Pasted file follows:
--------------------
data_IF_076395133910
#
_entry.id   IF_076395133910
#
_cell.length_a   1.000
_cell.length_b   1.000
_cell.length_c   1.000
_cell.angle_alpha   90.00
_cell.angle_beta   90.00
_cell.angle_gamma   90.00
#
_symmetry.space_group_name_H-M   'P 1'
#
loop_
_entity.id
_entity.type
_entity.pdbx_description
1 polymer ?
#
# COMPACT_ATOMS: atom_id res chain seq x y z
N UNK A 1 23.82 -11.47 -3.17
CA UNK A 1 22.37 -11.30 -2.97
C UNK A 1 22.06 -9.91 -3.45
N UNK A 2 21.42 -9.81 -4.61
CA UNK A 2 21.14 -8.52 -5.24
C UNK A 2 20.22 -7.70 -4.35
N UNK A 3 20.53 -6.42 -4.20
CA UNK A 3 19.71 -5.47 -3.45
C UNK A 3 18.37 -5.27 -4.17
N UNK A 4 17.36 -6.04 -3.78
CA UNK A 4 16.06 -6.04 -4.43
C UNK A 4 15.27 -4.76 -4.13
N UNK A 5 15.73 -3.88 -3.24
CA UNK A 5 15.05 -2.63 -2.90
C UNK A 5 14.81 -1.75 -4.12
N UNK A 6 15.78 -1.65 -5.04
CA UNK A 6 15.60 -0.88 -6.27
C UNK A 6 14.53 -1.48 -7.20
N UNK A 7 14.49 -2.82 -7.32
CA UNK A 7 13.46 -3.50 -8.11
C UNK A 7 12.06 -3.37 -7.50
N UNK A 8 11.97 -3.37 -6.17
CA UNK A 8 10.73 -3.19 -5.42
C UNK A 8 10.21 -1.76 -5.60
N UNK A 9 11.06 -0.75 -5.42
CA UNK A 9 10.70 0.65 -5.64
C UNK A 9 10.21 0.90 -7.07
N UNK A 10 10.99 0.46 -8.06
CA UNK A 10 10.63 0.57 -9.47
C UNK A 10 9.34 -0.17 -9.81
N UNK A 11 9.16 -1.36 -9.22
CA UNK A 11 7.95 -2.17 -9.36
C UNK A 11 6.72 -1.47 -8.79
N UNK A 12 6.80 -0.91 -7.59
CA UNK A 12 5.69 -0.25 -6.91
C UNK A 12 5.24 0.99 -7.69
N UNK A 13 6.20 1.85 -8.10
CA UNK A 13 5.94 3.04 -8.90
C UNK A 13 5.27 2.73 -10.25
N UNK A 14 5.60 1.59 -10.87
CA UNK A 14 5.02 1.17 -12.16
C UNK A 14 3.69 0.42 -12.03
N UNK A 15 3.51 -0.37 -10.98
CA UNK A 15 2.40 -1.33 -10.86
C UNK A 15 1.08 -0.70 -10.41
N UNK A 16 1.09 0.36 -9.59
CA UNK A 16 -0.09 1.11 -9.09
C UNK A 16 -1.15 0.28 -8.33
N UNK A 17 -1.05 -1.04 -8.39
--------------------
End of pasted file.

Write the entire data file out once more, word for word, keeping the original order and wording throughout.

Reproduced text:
data_IF_076395133910
#
_entry.id   IF_076395133910
#
_cell.length_a   1.000
_cell.length_b   1.000
_cell.length_c   1.000
_cell.angle_alpha   90.00
_cell.angle_beta   90.00
_cell.angle_gamma   90.00
#
_symmetry.space_group_name_H-M   'P 1'
#
loop_
_entity.id
_entity.type
_entity.pdbx_description
1 polymer ?
#
# COMPACT_ATOMS: atom_id res chain seq x y z
N UNK A 1 23.82 -11.47 -3.17
CA UNK A 1 22.37 -11.30 -2.97
C UNK A 1 22.06 -9.91 -3.45
N UNK A 2 21.42 -9.81 -4.61
CA UNK A 2 21.14 -8.52 -5.24
C UNK A 2 20.22 -7.70 -4.35
N UNK A 3 20.53 -6.42 -4.20
CA UNK A 3 19.71 -5.47 -3.45
C UNK A 3 18.37 -5.27 -4.17
N UNK A 4 17.36 -6.04 -3.78
CA UNK A 4 16.06 -6.04 -4.43
C UNK A 4 15.27 -4.76 -4.13
N UNK A 5 15.73 -3.88 -3.24
CA UNK A 5 15.05 -2.63 -2.90
C UNK A 5 14.81 -1.75 -4.12
N UNK A 6 15.78 -1.65 -5.04
CA UNK A 6 15.60 -0.88 -6.27
C UNK A 6 14.53 -1.48 -7.20
N UNK A 7 14.49 -2.82 -7.32
CA UNK A 7 13.46 -3.50 -8.11
C UNK A 7 12.06 -3.37 -7.50
N UNK A 8 11.97 -3.37 -6.17
CA UNK A 8 10.73 -3.19 -5.42
C UNK A 8 10.21 -1.76 -5.60
N UNK A 9 11.06 -0.75 -5.42
CA UNK A 9 10.70 0.65 -5.64
C UNK A 9 10.21 0.90 -7.07
N UNK A 10 10.99 0.46 -8.06
CA UNK A 10 10.63 0.57 -9.47
C UNK A 10 9.34 -0.17 -9.81
N UNK A 11 9.16 -1.36 -9.22
CA UNK A 11 7.95 -2.17 -9.36
C UNK A 11 6.72 -1.47 -8.79
N UNK A 12 6.80 -0.91 -7.59
CA UNK A 12 5.69 -0.25 -6.91
C UNK A 12 5.24 0.99 -7.69
N UNK A 13 6.20 1.85 -8.10
CA UNK A 13 5.94 3.04 -8.90
C UNK A 13 5.27 2.73 -10.25
N UNK A 14 5.60 1.59 -10.87
CA UNK A 14 5.02 1.17 -12.16
C UNK A 14 3.69 0.42 -12.03
N UNK A 15 3.51 -0.37 -10.98
CA UNK A 15 2.40 -1.33 -10.86
C UNK A 15 1.08 -0.70 -10.41
N UNK A 16 1.09 0.36 -9.59
CA UNK A 16 -0.09 1.11 -9.09
C UNK A 16 -1.15 0.28 -8.33
N UNK A 17 -1.05 -1.04 -8.39